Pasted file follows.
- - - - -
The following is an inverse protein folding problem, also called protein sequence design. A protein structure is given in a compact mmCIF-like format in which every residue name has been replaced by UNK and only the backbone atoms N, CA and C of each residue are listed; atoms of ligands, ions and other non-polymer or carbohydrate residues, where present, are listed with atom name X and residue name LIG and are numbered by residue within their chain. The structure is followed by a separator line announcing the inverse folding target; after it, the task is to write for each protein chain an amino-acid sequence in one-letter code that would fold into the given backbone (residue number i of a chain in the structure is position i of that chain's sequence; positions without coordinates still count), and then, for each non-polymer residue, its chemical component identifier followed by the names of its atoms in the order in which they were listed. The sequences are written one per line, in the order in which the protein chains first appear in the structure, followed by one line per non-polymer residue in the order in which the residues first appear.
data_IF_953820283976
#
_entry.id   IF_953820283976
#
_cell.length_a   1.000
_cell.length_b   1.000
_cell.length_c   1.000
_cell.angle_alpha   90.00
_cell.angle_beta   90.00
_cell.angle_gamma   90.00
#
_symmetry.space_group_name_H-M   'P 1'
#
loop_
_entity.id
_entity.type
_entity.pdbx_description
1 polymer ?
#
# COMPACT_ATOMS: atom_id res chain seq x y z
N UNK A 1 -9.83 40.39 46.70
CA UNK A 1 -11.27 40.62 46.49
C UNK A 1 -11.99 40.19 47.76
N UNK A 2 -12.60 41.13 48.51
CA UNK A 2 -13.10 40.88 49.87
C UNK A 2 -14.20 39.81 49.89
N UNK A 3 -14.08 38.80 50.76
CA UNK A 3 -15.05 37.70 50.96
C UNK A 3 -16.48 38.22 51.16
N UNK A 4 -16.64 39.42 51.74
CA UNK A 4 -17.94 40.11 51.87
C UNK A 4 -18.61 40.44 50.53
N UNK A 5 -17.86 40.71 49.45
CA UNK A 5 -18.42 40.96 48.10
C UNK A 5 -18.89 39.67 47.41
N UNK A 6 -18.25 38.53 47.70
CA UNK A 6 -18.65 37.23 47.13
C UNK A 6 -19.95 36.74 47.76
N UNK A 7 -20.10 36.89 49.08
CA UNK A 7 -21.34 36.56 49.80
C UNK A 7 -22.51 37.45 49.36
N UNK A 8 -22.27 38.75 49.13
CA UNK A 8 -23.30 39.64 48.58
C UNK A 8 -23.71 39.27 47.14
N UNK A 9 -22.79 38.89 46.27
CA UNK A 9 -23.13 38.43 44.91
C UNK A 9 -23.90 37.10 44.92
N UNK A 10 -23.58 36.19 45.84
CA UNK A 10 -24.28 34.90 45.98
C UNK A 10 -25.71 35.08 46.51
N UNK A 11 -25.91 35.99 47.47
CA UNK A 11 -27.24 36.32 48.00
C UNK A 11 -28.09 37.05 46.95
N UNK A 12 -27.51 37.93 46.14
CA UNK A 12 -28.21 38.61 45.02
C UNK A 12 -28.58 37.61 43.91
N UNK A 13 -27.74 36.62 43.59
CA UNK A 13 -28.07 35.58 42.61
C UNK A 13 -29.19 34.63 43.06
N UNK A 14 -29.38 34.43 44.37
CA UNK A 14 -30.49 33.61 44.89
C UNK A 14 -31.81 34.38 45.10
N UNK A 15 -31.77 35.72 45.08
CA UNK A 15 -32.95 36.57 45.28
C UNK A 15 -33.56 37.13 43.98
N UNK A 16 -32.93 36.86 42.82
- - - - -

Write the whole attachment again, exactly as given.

The following is an inverse protein folding problem, also called protein sequence design. A protein structure is given in a compact mmCIF-like format in which every residue name has been replaced by UNK and only the backbone atoms N, CA and C of each residue are listed; atoms of ligands, ions and other non-polymer or carbohydrate residues, where present, are listed with atom name X and residue name LIG and are numbered by residue within their chain. The structure is followed by a separator line announcing the inverse folding target; after it, the task is to write for each protein chain an amino-acid sequence in one-letter code that would fold into the given backbone (residue number i of a chain in the structure is position i of that chain's sequence; positions without coordinates still count), and then, for each non-polymer residue, its chemical component identifier followed by the names of its atoms in the order in which they were listed. The sequences are written one per line, in the order in which the protein chains first appear in the structure, followed by one line per non-polymer residue in the order in which the residues first appear.
data_IF_953820283976
#
_entry.id   IF_953820283976
#
_cell.length_a   1.000
_cell.length_b   1.000
_cell.length_c   1.000
_cell.angle_alpha   90.00
_cell.angle_beta   90.00
_cell.angle_gamma   90.00
#
_symmetry.space_group_name_H-M   'P 1'
#
loop_
_entity.id
_entity.type
_entity.pdbx_description
1 polymer ?
#
# COMPACT_ATOMS: atom_id res chain seq x y z
N UNK A 1 -9.83 40.39 46.70
CA UNK A 1 -11.27 40.62 46.49
C UNK A 1 -11.99 40.19 47.76
N UNK A 2 -12.60 41.13 48.51
CA UNK A 2 -13.10 40.88 49.87
C UNK A 2 -14.20 39.81 49.89
N UNK A 3 -14.08 38.80 50.76
CA UNK A 3 -15.05 37.70 50.96
C UNK A 3 -16.48 38.22 51.16
N UNK A 4 -16.64 39.42 51.74
CA UNK A 4 -17.94 40.11 51.87
C UNK A 4 -18.61 40.44 50.53
N UNK A 5 -17.86 40.71 49.45
CA UNK A 5 -18.42 40.96 48.10
C UNK A 5 -18.89 39.67 47.41
N UNK A 6 -18.25 38.53 47.70
CA UNK A 6 -18.65 37.23 47.13
C UNK A 6 -19.95 36.74 47.76
N UNK A 7 -20.10 36.89 49.08
CA UNK A 7 -21.34 36.56 49.80
C UNK A 7 -22.51 37.45 49.36
N UNK A 8 -22.27 38.75 49.13
CA UNK A 8 -23.30 39.64 48.58
C UNK A 8 -23.71 39.27 47.14
N UNK A 9 -22.79 38.89 46.27
CA UNK A 9 -23.13 38.43 44.91
C UNK A 9 -23.90 37.10 44.92
N UNK A 10 -23.58 36.19 45.84
CA UNK A 10 -24.28 34.90 45.98
C UNK A 10 -25.71 35.08 46.51
N UNK A 11 -25.91 35.99 47.47
CA UNK A 11 -27.24 36.32 48.00
C UNK A 11 -28.09 37.05 46.95
N UNK A 12 -27.51 37.93 46.14
CA UNK A 12 -28.21 38.61 45.02
C UNK A 12 -28.58 37.61 43.91
N UNK A 13 -27.74 36.62 43.59
CA UNK A 13 -28.07 35.58 42.61
C UNK A 13 -29.19 34.63 43.06
N UNK A 14 -29.38 34.43 44.37
CA UNK A 14 -30.49 33.61 44.89
C UNK A 14 -31.81 34.38 45.10
N UNK A 15 -31.77 35.72 45.08
CA UNK A 15 -32.95 36.57 45.28
C UNK A 15 -33.56 37.13 43.98
N UNK A 16 -32.93 36.86 42.82